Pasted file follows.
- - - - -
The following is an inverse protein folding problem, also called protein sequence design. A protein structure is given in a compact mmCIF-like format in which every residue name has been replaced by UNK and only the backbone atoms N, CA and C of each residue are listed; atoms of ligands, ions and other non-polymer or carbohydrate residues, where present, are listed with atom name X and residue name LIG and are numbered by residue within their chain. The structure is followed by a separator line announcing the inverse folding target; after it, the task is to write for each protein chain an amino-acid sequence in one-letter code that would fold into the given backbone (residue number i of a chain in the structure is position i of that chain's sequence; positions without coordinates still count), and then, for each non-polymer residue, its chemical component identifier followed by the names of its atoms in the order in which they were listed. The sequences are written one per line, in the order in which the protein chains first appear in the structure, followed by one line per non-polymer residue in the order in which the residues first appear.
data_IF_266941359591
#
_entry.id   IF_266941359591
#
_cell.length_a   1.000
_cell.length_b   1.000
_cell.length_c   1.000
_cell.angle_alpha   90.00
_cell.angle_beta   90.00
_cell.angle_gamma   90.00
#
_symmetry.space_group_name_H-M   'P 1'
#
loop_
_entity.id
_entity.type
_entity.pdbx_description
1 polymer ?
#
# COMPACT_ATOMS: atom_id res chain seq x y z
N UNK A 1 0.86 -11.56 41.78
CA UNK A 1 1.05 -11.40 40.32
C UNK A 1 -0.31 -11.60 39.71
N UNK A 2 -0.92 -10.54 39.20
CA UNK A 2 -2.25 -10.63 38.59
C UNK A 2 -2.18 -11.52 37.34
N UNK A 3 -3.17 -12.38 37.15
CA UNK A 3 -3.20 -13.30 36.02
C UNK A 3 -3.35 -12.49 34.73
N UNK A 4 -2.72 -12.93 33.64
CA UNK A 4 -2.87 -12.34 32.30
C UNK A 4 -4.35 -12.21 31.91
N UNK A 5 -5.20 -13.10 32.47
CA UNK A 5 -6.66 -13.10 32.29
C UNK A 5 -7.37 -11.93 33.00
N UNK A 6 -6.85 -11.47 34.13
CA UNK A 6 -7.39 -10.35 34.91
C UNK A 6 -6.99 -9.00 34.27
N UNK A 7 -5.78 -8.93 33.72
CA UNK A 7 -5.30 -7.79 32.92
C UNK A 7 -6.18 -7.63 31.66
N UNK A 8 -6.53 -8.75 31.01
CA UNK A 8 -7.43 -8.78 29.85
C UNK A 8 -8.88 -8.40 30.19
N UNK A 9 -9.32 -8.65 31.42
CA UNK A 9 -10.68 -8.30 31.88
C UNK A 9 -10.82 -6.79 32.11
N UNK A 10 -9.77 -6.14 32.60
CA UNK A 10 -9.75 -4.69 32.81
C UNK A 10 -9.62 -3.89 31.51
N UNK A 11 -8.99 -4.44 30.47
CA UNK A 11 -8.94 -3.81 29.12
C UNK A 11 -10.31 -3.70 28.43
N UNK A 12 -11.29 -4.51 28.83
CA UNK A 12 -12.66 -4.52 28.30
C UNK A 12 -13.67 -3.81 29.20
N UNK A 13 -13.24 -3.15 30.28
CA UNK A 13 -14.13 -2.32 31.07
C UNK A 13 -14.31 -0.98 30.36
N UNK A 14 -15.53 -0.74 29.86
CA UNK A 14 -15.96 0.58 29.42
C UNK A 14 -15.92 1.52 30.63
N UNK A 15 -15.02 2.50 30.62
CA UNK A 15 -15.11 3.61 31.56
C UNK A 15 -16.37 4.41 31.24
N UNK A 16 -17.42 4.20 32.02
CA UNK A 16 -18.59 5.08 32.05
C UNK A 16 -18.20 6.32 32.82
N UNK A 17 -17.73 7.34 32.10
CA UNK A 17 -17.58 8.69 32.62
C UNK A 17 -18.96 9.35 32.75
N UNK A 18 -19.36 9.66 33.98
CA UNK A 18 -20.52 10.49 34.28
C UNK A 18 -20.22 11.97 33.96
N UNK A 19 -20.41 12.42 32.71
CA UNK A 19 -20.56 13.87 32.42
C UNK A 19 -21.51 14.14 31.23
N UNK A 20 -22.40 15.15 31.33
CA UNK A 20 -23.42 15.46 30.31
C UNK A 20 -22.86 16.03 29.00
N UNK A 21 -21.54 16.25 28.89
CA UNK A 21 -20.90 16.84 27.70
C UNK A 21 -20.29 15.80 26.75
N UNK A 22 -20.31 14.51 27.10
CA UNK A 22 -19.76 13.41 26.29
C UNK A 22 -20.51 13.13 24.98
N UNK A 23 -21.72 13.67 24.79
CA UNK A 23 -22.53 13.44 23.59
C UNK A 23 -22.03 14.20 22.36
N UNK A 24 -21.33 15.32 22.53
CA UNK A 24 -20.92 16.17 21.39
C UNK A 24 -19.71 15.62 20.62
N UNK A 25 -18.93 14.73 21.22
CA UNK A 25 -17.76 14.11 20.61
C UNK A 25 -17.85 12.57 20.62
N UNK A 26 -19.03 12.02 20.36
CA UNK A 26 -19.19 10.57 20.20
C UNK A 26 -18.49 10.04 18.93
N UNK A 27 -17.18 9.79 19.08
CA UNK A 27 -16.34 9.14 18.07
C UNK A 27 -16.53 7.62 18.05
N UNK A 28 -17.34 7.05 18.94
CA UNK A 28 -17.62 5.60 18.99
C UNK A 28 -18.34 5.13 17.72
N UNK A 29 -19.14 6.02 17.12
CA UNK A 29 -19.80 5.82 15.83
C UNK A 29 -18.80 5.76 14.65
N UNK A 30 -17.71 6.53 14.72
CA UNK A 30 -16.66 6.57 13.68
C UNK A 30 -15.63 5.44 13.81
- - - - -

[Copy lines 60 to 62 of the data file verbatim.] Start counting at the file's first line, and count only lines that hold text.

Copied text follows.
C UNK A 13 -14.31 -0.98 30.36
N UNK A 14 -15.53 -0.74 29.86
CA UNK A 14 -15.96 0.58 29.42